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Montana Field Guides

Lenspod Whitetop - Lepidium chalepense
Other Names:  Chalapra Hoarycress, Lens-pod Hoarycress, Cardaria draba ssp. chalepensis, Cardaria chalepensis

Non-native Species

Global Rank: GNRTNR
State Rank: SNA

Agency Status
USFWS:
USFS:
BLM:
MNPS Threat Rank:
C-value: 0

External Links






 
General Description
Rhizomatous perennial. Stems erect, simple, 20–60 cm. Basal leaves oblong to oblanceolate, dentate, 3–12 cm long. Stem leaves auriculate clasping. Vestiture pubescent with simple hairs below, glabrous in the inflorescence. Flowers white; petals 3–4 mm long; stamens 6. Fruits compressed globose, glabrous, 2–5 mm long, not notched; style 1–2 mm long, pedicels 8–15 mm long, glabrous (Lesica 2012. Manual of Montana Vascular Plants. BRIT Press. Fort Worth, TX).

Diagnostic Characteristics
There are many white-flowered species in the Mustard Family, both native and exotic. It is recommended that identifications be made using a plant manual designed for Montana. Mustards have flowers with 4 sepals, 4 petals, and 6 stamens (4 long and 2 short) among other characteristics.

Lenspod WhitetopLepidium chalepense, exotic:
* White-flowered plants that grow from creeping roots (rhizomes) and have mature silicles (fruits) that are not notched at their tip.
* Silicles are glabrous (lack hairs), partially inflated and round (compressed-globose), not cordate (is pointed to its stem), and topped with a style 1-2 mm long. Silicle stems (pedicels) are 8-15 mm long.
* Stem leaves are auriculate (lobed like an arrow) and clasping around the stem.

Globe-podded WhitetopLepidium appelianum, exotic:
* White-flowered plants that grow from creeping roots (rhizomes) and have mature silicles (fruits) that are not notched at their tip.
* Silicles are pubescent (have hairs), inflated (globe-shaped), and with a short style of 0.4-1.0 mm long. Silicle stems (pedicels) are 4-11 mm long.
* Stem leaves are auriculate (lobed like an arrow) and clasping around the stem.

Perennial PepperweedLepidium latifolium, exotic and Noxious:
* White-flowered plants that grow from creeping roots (rhizomes) and have mature silicles (fruits) that are not notched at their tip.
* Silicles are glabrous or sparsely pilose (long soft hairs) with a very short style of 0.1 mm long or less. Silicle stems (pedicels) are 2-5 mm long.
* Stem leaves are sessile, but do not clasp around the stem.

WhitetopLepidium draba, exotic and Noxious:
* White-flowered plants that grow from creeping roots (rhizomes) and have mature silicles (fruits) that are not notched at their tip.
* Silicles are glabrous (lack hairs), flattened, and their base is cordate (heart-shaped or indented). Silicles are tipped with a style of 1-1.5 mm long. Silicle stems (pedicels) are 5-12 mm long.
* Stem leaves are auriculate (lobed like an arrow) and clasping around the stem.

The other Montana Lepidium species (using MTNHP preferred name) have mature silicles with a notch of at least 0.1 mm deep at their top and are not rhizomatous.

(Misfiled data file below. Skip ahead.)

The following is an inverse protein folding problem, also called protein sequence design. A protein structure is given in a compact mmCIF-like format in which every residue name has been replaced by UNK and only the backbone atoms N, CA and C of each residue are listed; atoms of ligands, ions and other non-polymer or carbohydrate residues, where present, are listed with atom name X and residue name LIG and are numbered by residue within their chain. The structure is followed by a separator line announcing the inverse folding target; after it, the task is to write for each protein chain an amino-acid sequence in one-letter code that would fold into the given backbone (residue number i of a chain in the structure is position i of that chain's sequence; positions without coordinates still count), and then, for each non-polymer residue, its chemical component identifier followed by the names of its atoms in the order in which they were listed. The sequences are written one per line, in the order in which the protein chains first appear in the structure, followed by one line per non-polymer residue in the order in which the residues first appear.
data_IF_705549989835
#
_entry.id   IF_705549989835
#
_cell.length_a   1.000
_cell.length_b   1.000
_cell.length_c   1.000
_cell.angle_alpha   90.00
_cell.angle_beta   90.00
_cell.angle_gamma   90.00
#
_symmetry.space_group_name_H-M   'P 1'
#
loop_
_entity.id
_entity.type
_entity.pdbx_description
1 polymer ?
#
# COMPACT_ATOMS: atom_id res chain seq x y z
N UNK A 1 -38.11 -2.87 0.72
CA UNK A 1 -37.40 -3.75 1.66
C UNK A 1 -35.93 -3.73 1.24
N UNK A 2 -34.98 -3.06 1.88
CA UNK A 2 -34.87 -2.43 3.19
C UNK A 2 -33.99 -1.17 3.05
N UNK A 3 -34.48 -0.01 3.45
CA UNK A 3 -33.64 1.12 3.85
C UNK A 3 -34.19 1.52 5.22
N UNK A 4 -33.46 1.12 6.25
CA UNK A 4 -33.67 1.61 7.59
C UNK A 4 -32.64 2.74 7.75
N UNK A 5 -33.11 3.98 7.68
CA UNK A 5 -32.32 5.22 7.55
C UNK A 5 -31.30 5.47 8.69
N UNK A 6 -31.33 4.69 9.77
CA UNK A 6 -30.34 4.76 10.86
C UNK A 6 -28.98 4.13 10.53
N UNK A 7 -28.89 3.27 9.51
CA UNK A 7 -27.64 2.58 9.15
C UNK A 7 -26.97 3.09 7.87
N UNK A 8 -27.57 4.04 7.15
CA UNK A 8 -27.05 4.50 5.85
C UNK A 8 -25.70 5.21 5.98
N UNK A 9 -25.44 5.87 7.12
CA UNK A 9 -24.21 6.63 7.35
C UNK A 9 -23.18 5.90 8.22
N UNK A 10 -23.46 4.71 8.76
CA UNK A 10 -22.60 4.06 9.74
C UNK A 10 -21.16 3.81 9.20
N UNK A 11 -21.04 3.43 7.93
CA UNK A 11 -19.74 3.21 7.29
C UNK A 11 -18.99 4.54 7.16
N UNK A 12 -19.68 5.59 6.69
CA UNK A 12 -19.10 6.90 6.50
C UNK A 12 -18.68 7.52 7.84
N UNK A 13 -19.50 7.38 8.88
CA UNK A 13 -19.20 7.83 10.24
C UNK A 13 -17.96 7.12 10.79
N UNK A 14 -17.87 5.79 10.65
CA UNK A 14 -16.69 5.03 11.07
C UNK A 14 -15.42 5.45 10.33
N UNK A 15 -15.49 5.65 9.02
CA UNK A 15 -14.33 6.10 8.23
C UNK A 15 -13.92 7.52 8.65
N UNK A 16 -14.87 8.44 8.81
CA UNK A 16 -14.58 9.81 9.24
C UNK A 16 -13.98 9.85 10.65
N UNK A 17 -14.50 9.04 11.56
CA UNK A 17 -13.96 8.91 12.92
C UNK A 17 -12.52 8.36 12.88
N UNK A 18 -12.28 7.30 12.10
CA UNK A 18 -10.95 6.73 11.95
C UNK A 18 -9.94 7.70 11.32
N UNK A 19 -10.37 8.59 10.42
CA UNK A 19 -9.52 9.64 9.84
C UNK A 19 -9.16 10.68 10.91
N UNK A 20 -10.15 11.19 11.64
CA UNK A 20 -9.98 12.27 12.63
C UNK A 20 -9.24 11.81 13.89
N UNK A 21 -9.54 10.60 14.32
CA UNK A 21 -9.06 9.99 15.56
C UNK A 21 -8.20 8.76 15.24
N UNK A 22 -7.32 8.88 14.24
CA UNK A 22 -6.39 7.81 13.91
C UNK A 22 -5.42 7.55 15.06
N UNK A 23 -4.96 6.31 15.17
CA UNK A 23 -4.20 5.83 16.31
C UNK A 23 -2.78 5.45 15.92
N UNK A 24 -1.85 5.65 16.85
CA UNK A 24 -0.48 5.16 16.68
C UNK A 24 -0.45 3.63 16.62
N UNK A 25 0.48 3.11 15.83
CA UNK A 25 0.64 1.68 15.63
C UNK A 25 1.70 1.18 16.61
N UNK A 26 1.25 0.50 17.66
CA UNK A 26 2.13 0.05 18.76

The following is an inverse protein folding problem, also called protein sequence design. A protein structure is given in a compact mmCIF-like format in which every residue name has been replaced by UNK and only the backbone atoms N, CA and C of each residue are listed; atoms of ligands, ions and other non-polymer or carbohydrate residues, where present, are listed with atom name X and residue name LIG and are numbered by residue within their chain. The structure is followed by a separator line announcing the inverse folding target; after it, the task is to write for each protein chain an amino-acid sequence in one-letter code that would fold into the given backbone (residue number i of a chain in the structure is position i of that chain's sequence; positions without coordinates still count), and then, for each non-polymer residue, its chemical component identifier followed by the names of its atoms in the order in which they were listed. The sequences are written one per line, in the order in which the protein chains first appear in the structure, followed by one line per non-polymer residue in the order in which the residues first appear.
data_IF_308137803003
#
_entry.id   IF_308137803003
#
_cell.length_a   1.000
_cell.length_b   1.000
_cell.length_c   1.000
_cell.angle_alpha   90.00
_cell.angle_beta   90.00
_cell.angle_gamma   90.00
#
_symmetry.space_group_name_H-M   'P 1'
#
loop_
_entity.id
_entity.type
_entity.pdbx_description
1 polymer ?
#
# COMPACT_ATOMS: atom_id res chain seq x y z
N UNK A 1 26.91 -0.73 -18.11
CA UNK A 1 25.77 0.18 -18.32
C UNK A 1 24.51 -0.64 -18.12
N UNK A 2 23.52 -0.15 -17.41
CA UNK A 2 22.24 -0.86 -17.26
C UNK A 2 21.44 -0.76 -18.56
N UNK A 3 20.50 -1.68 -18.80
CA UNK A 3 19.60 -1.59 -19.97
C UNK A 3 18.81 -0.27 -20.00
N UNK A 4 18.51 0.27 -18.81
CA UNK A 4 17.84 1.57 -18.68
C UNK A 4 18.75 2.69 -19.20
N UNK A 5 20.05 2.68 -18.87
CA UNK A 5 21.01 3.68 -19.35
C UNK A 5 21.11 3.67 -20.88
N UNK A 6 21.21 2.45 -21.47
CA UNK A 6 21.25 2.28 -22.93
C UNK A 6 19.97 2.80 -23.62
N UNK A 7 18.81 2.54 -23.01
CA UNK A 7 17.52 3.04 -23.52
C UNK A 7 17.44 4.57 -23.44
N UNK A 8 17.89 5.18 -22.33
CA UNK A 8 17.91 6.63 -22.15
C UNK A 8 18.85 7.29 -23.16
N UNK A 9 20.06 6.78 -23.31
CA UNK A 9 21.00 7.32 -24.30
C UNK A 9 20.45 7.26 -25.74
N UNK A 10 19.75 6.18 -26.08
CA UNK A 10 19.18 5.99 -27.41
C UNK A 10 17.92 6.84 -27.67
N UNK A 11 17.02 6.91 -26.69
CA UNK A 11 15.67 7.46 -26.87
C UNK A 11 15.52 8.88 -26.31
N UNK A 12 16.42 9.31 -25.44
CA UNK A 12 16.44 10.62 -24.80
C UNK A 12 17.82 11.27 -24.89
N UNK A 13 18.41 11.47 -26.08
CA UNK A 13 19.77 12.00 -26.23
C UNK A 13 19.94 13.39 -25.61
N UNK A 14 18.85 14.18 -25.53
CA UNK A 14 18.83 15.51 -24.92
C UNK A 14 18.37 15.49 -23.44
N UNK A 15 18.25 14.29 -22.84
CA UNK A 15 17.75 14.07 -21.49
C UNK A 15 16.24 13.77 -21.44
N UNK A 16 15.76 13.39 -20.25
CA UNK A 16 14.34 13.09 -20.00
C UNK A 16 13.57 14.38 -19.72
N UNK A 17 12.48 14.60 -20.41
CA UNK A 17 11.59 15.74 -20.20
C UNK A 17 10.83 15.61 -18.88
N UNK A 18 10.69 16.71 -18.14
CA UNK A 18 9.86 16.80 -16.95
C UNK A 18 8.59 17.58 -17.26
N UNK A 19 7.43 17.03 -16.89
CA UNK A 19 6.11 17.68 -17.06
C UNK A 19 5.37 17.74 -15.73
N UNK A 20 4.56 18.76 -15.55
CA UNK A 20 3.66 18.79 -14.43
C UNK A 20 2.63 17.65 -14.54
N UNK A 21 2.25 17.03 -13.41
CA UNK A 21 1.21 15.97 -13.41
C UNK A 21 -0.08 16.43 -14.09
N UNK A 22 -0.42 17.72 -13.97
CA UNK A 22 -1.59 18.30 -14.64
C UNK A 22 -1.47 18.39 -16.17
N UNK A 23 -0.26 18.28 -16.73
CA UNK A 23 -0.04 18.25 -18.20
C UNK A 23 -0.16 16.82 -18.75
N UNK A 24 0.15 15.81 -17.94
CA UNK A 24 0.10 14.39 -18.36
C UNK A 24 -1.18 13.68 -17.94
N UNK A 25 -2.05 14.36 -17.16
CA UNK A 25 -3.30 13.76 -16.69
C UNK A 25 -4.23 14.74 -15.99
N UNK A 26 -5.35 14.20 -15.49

Hoary False-alyssumBerteroa incana, exotic and Noxious:
* White-flowered, annual plants that grow from taproots and have mature silicles (fruits) that are not notched at their tip.
* Each of the 4 petals are notched, making the flower appear 8-petaled.
* Plants have star-shaped hairs; whereas, Lepidium species have simple hairs or none.
* Stem leaves are widest near their tip (oblanceolate), sessile on the stem, and point upwards.

Field PennycressThlaspi arvense, exotic:
* Easily differentiated if in fruit and easily confused with other species if only of leaves.
* White-flowered, annual plants that grow from taproots and have mature silicles (fruits) that are large, deeply notched at their tip, flat, and with wide wings, resembling a penny.
* Lower stem leaves have petioles. Upper stem leaves are sessile, clasping, auriculate (lobed like an arrow), and with smooth to toothed margins.

Common YarrowAchillea millifolium, native and desirable:
* Member of the Aster/Sunflower Family.
* Bright-white flowers arranged closely in a flat-topped inflorescence.
* Leaves are 2-3 times pinnately dissected, appearing fern-like or bushy like a squirrel’s tail.

Sources: Jacobs and Mangold 2007; FNA 2010; Graves-Medley and Mangold 2011; Lesica et al. 2012.

Species Range
Montana Range

Non-native
 


Range Comments
Introduced to western North America; native to Asia (Lesica 2012. Manual of Montana Vascular Plants. BRIT Press. Fort Worth, TX).

Observations in Montana Natural Heritage Program Database
Number of Observations: 117

(Click on the following maps and charts to see full sized version) Map Help and Descriptions
Relative Density

Recency

 

(Observations spanning multiple months or years are excluded from time charts)



Habitat

References
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Citation for data on this website:
Lenspod Whitetop — Lepidium chalepense.  Montana Field Guide.  .  Retrieved on , from